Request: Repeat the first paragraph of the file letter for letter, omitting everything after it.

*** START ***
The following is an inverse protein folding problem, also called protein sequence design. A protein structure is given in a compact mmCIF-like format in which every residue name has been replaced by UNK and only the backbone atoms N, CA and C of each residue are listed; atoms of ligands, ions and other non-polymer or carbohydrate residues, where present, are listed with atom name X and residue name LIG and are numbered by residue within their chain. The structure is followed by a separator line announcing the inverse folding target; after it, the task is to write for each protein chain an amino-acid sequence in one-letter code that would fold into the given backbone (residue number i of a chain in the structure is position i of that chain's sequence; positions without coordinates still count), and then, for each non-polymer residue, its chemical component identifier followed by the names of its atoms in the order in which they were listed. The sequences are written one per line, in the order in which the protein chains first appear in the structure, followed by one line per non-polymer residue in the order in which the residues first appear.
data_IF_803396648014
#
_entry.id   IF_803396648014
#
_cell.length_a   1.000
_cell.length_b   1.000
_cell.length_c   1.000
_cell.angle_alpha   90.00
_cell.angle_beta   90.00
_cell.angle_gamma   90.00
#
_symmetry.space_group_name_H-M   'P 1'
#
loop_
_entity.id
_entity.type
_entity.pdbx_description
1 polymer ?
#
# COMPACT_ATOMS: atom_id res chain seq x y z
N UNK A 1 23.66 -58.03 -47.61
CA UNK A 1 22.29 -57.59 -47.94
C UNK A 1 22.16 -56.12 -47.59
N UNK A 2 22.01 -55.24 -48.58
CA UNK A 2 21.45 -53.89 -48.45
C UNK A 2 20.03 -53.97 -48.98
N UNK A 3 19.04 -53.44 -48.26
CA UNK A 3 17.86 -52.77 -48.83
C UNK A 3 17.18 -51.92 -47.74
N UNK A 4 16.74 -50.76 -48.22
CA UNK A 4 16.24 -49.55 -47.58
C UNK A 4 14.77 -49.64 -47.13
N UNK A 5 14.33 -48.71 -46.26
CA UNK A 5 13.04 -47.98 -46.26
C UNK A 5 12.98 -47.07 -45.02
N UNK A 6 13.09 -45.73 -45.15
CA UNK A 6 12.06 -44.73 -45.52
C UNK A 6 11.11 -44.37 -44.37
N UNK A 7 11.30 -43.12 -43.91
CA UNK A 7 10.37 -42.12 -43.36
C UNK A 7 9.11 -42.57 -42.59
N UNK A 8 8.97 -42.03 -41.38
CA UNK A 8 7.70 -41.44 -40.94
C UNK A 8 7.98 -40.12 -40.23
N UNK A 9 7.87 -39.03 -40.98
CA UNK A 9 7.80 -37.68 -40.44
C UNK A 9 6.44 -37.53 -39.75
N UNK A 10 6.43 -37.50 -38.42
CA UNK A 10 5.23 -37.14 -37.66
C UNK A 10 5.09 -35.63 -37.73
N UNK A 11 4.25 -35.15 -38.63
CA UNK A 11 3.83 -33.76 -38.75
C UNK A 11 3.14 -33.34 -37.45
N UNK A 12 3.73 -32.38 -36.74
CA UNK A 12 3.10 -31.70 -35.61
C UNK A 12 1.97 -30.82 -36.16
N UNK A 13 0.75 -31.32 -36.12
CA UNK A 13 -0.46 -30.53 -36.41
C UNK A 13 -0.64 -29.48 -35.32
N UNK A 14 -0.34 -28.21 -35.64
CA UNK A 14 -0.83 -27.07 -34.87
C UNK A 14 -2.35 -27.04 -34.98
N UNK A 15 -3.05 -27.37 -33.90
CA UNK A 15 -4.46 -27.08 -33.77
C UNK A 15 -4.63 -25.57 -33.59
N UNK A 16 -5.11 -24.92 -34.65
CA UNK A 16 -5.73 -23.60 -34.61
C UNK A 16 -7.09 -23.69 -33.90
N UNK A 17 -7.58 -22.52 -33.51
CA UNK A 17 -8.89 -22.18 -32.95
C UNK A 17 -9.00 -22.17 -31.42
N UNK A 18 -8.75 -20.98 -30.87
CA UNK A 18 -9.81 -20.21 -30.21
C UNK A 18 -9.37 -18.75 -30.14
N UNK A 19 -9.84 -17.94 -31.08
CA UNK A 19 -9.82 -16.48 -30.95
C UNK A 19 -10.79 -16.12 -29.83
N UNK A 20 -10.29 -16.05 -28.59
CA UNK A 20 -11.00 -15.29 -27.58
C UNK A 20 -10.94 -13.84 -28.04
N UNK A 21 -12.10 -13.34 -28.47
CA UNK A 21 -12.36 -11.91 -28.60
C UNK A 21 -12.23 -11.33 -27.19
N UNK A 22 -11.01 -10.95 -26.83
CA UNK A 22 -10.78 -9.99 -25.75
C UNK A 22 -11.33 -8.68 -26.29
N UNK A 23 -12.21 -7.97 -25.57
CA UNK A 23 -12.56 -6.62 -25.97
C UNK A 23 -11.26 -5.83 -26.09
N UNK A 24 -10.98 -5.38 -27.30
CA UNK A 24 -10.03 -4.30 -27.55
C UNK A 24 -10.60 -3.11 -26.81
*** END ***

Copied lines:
The following is an inverse protein folding problem, also called protein sequence design. A protein structure is given in a compact mmCIF-like format in which every residue name has been replaced by UNK and only the backbone atoms N, CA and C of each residue are listed; atoms of ligands, ions and other non-polymer or carbohydrate residues, where present, are listed with atom name X and residue name LIG and are numbered by residue within their chain. The structure is followed by a separator line announcing the inverse folding target; after it, the task is to write for each protein chain an amino-acid sequence in one-letter code that would fold into the given backbone (residue number i of a chain in the structure is position i of that chain's sequence; positions without coordinates still count), and then, for each non-polymer residue, its chemical component identifier followed by the names of its atoms in the order in which they were listed. The sequences are written one per line, in the order in which the protein chains first appear in the structure, followed by one line per non-polymer residue in the order in which the residues first appear.